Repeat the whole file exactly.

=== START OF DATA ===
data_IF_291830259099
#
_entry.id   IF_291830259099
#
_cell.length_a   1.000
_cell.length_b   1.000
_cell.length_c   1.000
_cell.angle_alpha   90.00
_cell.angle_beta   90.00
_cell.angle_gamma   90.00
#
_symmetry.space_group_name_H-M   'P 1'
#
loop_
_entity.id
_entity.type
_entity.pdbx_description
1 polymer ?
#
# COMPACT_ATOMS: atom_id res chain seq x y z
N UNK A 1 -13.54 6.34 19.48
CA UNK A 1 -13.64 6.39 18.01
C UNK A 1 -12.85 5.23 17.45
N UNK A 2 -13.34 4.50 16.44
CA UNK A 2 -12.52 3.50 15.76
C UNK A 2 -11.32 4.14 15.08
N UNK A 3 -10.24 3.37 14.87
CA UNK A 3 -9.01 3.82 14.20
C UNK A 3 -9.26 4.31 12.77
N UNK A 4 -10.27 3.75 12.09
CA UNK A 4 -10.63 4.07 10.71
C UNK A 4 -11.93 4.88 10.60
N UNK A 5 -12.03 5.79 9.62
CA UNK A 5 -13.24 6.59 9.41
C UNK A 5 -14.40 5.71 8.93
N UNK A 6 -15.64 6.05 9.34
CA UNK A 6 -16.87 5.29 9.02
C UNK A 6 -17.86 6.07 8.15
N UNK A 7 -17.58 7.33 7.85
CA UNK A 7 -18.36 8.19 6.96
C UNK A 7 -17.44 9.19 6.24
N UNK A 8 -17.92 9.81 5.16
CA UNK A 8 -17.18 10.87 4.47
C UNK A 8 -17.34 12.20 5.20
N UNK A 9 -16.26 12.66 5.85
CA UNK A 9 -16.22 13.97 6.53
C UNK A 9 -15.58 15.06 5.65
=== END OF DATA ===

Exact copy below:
data_IF_291830259099
#
_entry.id   IF_291830259099
#
_cell.length_a   1.000
_cell.length_b   1.000
_cell.length_c   1.000
_cell.angle_alpha   90.00
_cell.angle_beta   90.00
_cell.angle_gamma   90.00
#
_symmetry.space_group_name_H-M   'P 1'
#
loop_
_entity.id
_entity.type
_entity.pdbx_description
1 polymer ?
#
# COMPACT_ATOMS: atom_id res chain seq x y z
N UNK A 1 -13.54 6.34 19.48
CA UNK A 1 -13.64 6.39 18.01
C UNK A 1 -12.85 5.23 17.45
N UNK A 2 -13.34 4.50 16.44
CA UNK A 2 -12.52 3.50 15.76
C UNK A 2 -11.32 4.14 15.08
N UNK A 3 -10.24 3.37 14.87
CA UNK A 3 -9.01 3.82 14.20
C UNK A 3 -9.26 4.31 12.77
N UNK A 4 -10.27 3.75 12.09
CA UNK A 4 -10.63 4.07 10.71
C UNK A 4 -11.93 4.88 10.60
N UNK A 5 -12.03 5.79 9.62
CA UNK A 5 -13.24 6.59 9.41
C UNK A 5 -14.40 5.71 8.93
N UNK A 6 -15.64 6.05 9.34
CA UNK A 6 -16.87 5.29 9.02
C UNK A 6 -17.86 6.07 8.15
N UNK A 7 -17.58 7.33 7.85
CA UNK A 7 -18.36 8.19 6.96
C UNK A 7 -17.44 9.19 6.24
N UNK A 8 -17.92 9.81 5.16
CA UNK A 8 -17.18 10.87 4.47
C UNK A 8 -17.34 12.20 5.20
N UNK A 9 -16.26 12.66 5.85
CA UNK A 9 -16.22 13.97 6.53
C UNK A 9 -15.58 15.06 5.65